P-Notes or Participatory Notes are Overseas Derivative Instruments that have Indian stocks as their underlying assets. They allow foreign investors to buy stocks listed on Indian exchanges without being registered. The instrument gained popularity as FIIs, to avoid the formalities of registering and to remain anonymous, started betting on stocks through this route.
Participatory notes are the financial instruments through which individual foreign investors or hedge funds who do not want to disclose their identity can invest in Indian markets, otherwise registration with SEBI is a must to get an exposure into Indian equities.
Registered foreign institutional investors (FIIs), foreign banks and brokerages based in India issue P-notes to foreign investors and invest in Indian stocks on their behalf. Any dividends or capital gains collected from the underlying securities go back to the investors.
While a common investor has to fill up several KYC (know your customer) forms, provide PAN number and proof of address, etc, a P-Note investor can invest anonymously. This makes it a ‘legal’ way to route unaccounted wealth in Indian equities, thus feeding the black money monster.
Other than politicians, bureaucrats or business-persons, even terror financiers are feared to misuse the P-Note route to fulfill illegal objectives.
A flurry of suggestions SIT made to tackle the black buck menace, including cancelling the participation in the Indian markets by way of P-notes altogether.
Taking cues from the suggestions, SEBI has now made it mandatory for the P-Notes holders to adhere to Indian Know your customer (KYC) or anti-money laundering (AML) norms.
SEBI has also put curbs on the transfer-ability of P-notes between two foreign investors. Further, it has also increased the frequency of reporting by P-notes issuers.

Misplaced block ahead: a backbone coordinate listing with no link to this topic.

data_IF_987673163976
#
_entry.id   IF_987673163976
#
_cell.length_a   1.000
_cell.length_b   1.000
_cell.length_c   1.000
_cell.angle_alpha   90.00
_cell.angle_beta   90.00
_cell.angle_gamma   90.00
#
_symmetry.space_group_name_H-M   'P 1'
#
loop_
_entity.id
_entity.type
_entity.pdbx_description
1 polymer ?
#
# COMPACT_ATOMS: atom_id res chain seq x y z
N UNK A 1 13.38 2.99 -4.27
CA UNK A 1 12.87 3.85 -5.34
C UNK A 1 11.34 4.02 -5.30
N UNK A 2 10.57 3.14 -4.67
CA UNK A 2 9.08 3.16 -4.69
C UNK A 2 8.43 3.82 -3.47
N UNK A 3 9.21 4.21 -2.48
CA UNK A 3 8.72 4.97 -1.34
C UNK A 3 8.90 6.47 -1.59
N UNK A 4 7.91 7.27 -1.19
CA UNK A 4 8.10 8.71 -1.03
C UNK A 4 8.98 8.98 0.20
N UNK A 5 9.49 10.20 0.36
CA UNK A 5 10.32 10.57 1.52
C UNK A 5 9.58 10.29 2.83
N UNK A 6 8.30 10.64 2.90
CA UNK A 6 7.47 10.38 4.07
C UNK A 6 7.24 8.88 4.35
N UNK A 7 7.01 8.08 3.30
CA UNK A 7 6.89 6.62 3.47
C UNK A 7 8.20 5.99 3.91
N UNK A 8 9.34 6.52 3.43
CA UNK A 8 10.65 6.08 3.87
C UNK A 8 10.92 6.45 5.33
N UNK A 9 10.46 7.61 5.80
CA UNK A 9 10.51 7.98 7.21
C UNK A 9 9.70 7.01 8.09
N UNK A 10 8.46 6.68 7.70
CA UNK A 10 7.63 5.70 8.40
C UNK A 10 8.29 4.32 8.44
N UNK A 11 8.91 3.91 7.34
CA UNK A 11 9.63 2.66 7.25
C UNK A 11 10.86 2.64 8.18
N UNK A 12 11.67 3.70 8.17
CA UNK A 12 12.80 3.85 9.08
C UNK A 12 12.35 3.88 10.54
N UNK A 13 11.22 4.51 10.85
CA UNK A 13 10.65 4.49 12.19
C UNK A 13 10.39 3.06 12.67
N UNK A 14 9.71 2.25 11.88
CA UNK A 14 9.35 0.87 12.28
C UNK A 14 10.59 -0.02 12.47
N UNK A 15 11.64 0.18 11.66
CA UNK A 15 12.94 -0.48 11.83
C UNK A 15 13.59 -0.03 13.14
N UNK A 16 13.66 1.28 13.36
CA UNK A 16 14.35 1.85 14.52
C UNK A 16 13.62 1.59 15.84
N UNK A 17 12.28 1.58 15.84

Brokerage Angel Broking said the new set of rules is likely to tighten the round tripping of money by Indian investors, but might see some slowdown in the incremental funds flow in to Indian markets.
The brokerage, however, believed foreign investors with a long term horizon in India should have no issues adhering to the new set of norms.
The primary reason why P-Notes are worrying is because of the anonymous nature of the instrument as these investors could be beyond the reach of Indian regulators. Further, there is a view that it is being used in money laundering with wealthy Indians, like the promoters of companies, using it to bring back unaccounted funds and to manipulate their stock prices.
SEBI has taken a number of steps to tighten rules on P-Notes.
From January 2011, FIIs have had to follow KYC norms and submit details of transactions.
In 2014, new rules on foreign portfolio investors (FPIs) made it mandatory for those issuing P-Notes to submit a monthly report disclosing their portfolios. This led to a decline in the number of entities issuing P-Notes.
More recently, SEBI mandated that in addition to KYC, the anti-money laundering rules (AML) will also be applicable to P-Note holders. Earlier, a P-Note holder had to adhere to KYC or AML norms of just their home jurisdiction.
SEBI also issued norms on transferability of P-Notes between two foreign investors and increased the frequency of reporting by P-Note issuers.
In a recent development, on July 8, 2017, SEBI issued circular banning FPIs from issuing Participatory Notes for investing in equity derivatives. At the same time, FPIs can issue PNs to overseas investors if the equity derivatives investments are used for hedging the equity shares held by them. This means that a foreign investor can make investment in equity derivatives only if he purchases an equal value of shares in the cash segment. Effectively, this step will help to avoid speculative investment by foreign investors using PN in derivatives. SEBI also instructed ODI-issuing FPIs to liquidate such ODI instruments prior to the timeline of 2020.
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